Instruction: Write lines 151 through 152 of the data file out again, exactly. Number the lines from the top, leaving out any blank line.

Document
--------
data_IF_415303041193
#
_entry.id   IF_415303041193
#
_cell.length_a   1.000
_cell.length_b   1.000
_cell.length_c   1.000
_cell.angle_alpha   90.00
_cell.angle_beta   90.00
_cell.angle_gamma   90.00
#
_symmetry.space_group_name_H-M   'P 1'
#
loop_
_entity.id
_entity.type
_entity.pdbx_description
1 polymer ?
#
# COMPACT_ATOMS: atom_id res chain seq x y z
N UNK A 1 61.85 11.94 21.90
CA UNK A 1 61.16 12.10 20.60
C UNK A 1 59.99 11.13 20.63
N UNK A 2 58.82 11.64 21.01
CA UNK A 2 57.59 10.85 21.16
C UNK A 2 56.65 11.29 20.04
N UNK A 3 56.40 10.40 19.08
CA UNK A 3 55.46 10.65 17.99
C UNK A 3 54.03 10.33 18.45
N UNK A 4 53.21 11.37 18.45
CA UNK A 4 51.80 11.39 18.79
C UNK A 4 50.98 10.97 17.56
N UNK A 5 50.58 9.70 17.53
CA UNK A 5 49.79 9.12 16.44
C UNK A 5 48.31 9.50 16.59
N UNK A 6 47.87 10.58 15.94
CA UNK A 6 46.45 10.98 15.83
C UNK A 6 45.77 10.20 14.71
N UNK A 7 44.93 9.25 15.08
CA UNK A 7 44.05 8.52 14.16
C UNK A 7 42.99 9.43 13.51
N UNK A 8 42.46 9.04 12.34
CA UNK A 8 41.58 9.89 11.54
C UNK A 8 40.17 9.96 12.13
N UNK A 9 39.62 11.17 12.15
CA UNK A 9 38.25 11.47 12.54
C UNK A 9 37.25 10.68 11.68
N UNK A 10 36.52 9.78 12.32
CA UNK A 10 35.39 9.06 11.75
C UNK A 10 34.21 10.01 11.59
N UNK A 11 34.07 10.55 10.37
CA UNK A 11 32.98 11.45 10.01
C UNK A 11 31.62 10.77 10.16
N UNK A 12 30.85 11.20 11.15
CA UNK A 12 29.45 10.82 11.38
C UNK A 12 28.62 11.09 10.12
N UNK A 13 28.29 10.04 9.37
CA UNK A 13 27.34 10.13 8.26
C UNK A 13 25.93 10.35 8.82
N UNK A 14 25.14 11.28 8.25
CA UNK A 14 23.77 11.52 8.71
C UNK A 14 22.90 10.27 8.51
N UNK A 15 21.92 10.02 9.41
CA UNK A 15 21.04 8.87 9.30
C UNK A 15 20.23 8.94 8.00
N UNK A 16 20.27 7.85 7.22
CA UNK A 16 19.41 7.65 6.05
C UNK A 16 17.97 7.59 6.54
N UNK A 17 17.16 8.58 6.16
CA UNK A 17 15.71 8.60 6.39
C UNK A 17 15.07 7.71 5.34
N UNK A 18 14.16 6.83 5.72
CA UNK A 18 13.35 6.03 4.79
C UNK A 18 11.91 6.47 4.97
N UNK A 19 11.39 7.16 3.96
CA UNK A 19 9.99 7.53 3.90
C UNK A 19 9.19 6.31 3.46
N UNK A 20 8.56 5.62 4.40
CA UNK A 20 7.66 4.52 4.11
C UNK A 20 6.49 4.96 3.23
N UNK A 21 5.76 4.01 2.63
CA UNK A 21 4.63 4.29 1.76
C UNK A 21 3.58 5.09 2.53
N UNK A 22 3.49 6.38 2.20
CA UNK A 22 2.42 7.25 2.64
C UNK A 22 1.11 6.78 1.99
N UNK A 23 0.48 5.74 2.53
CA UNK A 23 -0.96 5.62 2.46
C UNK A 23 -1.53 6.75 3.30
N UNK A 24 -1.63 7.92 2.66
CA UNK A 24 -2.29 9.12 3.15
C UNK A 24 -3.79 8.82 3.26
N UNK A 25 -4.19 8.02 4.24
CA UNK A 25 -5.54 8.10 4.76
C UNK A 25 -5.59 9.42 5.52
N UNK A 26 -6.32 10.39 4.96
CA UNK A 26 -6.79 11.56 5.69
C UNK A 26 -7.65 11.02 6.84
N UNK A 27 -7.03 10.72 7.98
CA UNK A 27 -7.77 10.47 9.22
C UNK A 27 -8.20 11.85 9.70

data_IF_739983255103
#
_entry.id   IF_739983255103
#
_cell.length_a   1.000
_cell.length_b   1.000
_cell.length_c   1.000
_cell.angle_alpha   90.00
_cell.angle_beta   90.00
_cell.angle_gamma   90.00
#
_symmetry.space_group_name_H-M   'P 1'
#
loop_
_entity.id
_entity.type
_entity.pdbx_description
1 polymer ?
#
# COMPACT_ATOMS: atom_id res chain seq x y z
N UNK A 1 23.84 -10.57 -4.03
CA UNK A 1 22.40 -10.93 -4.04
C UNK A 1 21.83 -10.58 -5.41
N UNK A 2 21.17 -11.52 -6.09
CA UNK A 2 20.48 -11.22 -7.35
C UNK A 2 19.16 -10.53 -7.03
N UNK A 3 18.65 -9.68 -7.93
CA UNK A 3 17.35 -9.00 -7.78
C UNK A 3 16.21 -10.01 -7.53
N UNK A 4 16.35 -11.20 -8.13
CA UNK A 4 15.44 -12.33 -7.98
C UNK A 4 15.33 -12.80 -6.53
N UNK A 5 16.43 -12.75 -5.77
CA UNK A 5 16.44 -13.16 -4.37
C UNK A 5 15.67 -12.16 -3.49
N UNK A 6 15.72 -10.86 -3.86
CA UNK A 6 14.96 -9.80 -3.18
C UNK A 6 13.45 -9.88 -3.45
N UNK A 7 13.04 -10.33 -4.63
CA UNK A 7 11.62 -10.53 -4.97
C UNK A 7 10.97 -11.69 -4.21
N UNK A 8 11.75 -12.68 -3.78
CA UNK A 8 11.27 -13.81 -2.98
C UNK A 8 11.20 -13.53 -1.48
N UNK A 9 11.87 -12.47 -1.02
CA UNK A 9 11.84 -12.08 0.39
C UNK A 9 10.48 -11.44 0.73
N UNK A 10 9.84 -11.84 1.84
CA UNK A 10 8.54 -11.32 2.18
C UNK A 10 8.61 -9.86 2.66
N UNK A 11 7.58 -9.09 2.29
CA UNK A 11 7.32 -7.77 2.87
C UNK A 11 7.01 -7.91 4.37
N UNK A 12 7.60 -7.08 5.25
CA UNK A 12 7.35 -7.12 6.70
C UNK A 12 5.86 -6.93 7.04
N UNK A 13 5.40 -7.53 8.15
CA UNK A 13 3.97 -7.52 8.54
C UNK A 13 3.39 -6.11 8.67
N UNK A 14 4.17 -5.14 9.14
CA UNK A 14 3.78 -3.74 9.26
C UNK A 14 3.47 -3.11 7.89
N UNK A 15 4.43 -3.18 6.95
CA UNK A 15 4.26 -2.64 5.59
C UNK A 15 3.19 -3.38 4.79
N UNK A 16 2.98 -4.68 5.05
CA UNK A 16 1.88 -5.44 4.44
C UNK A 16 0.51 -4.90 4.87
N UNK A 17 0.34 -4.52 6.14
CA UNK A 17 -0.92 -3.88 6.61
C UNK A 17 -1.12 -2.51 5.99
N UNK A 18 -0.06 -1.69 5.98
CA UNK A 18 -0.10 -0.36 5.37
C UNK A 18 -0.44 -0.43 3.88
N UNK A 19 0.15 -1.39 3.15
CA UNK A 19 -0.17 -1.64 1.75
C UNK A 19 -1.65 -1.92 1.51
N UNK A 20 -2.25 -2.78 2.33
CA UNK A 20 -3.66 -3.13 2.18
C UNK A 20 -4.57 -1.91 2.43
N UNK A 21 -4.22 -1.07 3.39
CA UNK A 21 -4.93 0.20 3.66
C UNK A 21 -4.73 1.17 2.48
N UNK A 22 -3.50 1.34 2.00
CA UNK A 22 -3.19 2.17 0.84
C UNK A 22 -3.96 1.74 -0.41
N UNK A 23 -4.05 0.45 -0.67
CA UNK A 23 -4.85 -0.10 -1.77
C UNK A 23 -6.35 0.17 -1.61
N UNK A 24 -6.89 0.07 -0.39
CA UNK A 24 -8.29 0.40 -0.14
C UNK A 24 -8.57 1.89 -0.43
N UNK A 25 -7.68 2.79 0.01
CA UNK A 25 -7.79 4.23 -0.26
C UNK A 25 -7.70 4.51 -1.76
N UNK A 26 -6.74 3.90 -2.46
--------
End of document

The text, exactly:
C UNK A 10 8.61 -9.86 2.66
N UNK A 11 7.58 -9.09 2.29